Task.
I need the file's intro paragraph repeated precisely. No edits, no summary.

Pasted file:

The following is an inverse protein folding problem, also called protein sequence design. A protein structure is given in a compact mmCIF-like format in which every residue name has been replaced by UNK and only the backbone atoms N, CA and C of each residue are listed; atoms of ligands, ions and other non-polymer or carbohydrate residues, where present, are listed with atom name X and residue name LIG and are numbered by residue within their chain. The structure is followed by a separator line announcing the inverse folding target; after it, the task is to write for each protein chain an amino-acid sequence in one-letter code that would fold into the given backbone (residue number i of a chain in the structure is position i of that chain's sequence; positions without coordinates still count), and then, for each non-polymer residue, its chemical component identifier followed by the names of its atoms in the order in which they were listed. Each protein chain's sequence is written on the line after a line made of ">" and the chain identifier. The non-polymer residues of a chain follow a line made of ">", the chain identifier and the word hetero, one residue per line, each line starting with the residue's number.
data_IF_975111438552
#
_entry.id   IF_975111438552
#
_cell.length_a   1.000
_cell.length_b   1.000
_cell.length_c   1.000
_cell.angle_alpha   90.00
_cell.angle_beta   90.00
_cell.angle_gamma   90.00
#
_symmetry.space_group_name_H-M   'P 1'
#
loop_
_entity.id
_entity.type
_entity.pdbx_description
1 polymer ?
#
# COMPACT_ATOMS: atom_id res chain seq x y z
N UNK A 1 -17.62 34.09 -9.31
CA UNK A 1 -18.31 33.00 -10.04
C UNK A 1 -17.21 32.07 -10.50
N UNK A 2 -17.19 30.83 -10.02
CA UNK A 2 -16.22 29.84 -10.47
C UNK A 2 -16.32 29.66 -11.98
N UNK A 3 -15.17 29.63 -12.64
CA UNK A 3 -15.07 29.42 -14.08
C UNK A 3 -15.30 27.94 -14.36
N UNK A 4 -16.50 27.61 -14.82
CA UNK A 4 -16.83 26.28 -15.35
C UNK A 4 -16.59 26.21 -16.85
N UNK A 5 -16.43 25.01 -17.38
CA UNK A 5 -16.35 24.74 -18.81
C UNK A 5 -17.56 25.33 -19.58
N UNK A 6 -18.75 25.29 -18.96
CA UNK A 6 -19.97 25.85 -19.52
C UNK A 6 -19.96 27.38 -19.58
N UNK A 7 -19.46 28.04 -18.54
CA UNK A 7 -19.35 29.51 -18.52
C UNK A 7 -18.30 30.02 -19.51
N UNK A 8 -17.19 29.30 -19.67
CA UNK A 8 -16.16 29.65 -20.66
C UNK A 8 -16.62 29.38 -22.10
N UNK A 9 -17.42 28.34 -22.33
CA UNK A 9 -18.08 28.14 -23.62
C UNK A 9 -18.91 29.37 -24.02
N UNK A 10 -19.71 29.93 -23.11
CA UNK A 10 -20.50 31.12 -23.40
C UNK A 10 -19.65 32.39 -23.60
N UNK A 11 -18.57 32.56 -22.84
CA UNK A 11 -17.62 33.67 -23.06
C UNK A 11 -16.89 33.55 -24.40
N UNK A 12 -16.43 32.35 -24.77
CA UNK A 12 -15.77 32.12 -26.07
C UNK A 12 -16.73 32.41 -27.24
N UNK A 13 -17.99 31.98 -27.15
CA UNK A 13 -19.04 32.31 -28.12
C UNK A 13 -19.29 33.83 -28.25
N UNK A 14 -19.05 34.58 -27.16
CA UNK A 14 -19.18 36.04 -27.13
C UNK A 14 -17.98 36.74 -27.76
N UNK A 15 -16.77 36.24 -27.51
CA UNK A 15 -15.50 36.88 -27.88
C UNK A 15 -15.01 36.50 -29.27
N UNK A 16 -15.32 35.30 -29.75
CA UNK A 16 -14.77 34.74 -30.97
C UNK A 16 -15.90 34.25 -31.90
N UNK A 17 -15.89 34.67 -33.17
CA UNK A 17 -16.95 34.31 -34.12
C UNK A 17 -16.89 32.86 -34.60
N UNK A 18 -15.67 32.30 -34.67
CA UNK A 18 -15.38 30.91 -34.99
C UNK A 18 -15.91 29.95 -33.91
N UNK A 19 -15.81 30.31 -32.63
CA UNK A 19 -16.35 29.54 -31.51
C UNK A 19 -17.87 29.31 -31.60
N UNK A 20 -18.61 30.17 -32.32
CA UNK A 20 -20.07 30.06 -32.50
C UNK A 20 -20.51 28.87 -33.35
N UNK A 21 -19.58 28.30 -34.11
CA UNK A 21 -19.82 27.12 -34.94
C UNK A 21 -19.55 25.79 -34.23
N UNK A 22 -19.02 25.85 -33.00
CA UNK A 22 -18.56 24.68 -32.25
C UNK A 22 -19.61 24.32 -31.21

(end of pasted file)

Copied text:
The following is an inverse protein folding problem, also called protein sequence design. A protein structure is given in a compact mmCIF-like format in which every residue name has been replaced by UNK and only the backbone atoms N, CA and C of each residue are listed; atoms of ligands, ions and other non-polymer or carbohydrate residues, where present, are listed with atom name X and residue name LIG and are numbered by residue within their chain. The structure is followed by a separator line announcing the inverse folding target; after it, the task is to write for each protein chain an amino-acid sequence in one-letter code that would fold into the given backbone (residue number i of a chain in the structure is position i of that chain's sequence; positions without coordinates still count), and then, for each non-polymer residue, its chemical component identifier followed by the names of its atoms in the order in which they were listed. Each protein chain's sequence is written on the line after a line made of ">" and the chain identifier. The non-polymer residues of a chain follow a line made of ">", the chain identifier and the word hetero, one residue per line, each line starting with the residue's number.